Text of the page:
Columnata 3P2C makes things a lot more "interesting" with several protrusions inside the two columns and a lot more wood in the three burr pieces - so instead of dealing with simple skeleton pieces, they now carry a lot of their own restrictions with them... and that brings a lot less freedom to the equation. Experimentation will show you where the main problems are going to come from but not going to show you a way out very quickly ... this puzzle takes 19 moves to release the first piece, after all. 

After a little playing around and trying to find an exit, I switched tack and rather than trying to find an exit that worked, experimented with swapping pieces around, and then trying to find an exit ... and that strategy ended up paying dividends ... this is a really neat little puzzle...

The last in this set is called Guillotine - it looks a bit like Columnata 3P2C, except there's an extra board inserted between the two columns ... and that board is free to ride up and down in the tracks - much like a Guillotine , only slightly less terminal.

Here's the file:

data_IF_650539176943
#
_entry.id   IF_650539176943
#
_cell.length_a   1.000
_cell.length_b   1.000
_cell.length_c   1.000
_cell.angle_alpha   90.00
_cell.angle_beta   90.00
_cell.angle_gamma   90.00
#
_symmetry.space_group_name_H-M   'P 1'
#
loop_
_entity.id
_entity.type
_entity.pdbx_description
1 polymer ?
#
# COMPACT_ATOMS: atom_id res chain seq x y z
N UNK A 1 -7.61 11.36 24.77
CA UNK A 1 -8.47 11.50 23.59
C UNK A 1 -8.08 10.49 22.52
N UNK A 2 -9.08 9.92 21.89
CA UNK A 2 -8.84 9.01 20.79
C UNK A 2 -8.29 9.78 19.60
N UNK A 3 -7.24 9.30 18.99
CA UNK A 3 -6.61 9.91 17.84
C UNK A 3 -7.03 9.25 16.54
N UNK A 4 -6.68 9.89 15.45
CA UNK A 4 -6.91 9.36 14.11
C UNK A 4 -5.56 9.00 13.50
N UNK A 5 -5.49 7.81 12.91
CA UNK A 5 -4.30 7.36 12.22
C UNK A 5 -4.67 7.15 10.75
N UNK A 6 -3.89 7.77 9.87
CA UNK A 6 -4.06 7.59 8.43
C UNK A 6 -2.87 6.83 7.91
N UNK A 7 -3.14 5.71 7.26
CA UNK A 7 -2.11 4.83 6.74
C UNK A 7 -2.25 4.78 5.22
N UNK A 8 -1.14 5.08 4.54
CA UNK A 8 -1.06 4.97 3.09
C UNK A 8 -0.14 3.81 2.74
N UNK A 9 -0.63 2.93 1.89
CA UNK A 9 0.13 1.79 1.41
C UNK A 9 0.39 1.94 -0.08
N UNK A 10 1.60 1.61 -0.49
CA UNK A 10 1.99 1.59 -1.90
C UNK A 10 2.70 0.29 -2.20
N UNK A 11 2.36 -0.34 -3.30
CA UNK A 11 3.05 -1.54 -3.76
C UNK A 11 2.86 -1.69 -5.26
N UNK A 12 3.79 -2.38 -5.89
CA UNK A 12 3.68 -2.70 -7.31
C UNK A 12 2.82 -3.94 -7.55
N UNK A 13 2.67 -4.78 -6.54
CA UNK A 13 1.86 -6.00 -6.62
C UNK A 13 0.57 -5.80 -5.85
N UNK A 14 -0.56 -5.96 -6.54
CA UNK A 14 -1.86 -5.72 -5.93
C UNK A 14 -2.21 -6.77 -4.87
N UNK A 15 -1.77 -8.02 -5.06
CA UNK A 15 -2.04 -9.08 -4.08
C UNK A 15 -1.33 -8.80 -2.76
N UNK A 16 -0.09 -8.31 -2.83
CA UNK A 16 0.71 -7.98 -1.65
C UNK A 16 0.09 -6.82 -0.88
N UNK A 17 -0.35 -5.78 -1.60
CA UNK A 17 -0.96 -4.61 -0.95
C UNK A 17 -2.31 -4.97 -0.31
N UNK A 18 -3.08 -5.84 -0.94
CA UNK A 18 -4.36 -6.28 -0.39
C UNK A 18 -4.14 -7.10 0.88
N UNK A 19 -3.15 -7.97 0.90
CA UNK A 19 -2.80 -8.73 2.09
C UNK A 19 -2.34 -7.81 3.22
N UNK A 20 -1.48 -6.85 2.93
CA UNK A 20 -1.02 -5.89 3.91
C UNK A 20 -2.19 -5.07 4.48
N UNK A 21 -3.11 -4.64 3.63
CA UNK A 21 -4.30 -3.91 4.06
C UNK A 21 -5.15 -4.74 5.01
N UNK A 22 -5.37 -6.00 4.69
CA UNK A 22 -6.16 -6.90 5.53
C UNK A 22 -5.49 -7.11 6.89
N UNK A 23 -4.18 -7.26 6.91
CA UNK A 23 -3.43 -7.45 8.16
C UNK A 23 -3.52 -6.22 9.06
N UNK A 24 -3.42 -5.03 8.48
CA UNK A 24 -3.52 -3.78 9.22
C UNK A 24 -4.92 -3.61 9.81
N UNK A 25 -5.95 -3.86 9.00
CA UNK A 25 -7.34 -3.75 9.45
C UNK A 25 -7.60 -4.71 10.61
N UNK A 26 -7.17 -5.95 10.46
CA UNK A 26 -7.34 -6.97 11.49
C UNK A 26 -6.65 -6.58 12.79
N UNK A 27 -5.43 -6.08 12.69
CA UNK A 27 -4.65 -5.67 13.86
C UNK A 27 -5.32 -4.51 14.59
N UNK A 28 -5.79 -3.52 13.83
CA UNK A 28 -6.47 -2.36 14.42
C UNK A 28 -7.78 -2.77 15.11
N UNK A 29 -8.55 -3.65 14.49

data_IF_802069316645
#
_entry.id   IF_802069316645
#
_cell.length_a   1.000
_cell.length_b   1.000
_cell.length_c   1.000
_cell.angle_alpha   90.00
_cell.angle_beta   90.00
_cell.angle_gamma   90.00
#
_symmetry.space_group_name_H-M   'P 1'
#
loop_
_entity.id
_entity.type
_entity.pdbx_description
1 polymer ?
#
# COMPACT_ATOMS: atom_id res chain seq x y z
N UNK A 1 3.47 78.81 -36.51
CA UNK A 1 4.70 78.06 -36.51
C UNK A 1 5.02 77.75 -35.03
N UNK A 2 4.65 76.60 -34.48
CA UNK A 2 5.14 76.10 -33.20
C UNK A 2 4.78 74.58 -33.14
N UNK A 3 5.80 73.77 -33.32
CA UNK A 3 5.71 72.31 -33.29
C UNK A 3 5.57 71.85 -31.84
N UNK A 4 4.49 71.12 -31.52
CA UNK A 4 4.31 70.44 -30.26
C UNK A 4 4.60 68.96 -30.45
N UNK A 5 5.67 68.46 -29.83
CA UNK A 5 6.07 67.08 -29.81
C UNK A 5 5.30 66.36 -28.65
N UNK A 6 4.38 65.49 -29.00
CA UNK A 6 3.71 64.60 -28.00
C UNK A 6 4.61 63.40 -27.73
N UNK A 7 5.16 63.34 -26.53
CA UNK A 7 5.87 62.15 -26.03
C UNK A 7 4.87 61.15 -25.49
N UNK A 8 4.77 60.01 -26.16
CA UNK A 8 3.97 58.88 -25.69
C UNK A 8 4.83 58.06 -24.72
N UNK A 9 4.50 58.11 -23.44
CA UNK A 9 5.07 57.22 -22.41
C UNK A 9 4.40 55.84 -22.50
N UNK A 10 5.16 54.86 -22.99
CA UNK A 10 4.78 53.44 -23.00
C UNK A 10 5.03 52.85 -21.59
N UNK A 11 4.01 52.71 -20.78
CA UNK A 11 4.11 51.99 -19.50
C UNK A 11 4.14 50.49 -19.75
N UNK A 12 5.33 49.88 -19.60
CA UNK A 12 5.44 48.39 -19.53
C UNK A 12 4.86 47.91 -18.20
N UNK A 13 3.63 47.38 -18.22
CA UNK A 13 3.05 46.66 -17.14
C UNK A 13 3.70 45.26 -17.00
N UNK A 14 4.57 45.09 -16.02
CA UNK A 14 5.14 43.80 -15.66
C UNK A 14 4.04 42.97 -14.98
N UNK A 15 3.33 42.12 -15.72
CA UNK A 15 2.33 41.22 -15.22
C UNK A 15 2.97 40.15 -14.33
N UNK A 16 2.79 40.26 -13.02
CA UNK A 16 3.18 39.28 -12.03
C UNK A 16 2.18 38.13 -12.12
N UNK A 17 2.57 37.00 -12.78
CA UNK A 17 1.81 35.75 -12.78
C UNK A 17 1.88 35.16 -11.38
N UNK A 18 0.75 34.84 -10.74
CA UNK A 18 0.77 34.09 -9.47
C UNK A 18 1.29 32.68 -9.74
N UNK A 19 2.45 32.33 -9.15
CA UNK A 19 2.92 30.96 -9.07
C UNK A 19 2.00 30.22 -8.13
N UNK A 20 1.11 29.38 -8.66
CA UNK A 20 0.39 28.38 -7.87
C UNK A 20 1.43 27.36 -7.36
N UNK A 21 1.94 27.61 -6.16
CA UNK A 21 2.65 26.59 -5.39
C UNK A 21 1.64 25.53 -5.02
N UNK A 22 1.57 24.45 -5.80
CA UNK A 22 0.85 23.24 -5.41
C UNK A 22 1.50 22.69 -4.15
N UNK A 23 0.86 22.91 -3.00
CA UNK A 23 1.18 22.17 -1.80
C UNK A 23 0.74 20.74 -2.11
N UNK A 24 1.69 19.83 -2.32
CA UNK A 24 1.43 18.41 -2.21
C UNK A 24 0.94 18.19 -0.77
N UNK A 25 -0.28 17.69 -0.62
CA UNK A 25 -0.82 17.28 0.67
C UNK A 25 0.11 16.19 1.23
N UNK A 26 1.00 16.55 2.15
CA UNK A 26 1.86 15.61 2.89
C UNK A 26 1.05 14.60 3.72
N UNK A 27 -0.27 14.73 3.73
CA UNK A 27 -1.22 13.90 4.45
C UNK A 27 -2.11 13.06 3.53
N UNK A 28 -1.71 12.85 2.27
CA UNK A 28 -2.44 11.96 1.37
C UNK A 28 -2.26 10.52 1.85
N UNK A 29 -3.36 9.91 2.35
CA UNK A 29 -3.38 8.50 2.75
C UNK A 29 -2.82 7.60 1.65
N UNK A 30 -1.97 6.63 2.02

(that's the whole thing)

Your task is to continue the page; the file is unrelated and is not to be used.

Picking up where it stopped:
The burr pieces on Guillotine are once again skeleton pieces, but the combination of the frames with a few interesting protrusions and the moving board with not a lot of extra holes in it makes for a really interesting puzzle. 

Even though this one "only" has a level 18 solution, it's easily my favourite in the set. The combination of the board moving in two axes while the burr pieces are "free" to move in three axes, albeit trapped by the fixed frame, makes this a great puzzle to get to grips with.

Four fantastic little puzzles from Jakub and the guys at the New Pelikan Workshop - tremendous quality puzzles and fantastic value for money... can you tell I'm a big fan?

Sunday, 7 April 2013

Office supply art

Having seen a pic on Oli’s flickr stream I’d been reminded of some rather interesting-looking constructions made out of binder clips – and decided that in the spirit of my current explorations of all things creative and vaguely mathematical (using both terms extremely loosely!) I should have a bash at them ... so I did what I’m sure everyone in my position would do, I ordered a large box of binder clips from Amazon and spent some time surfing.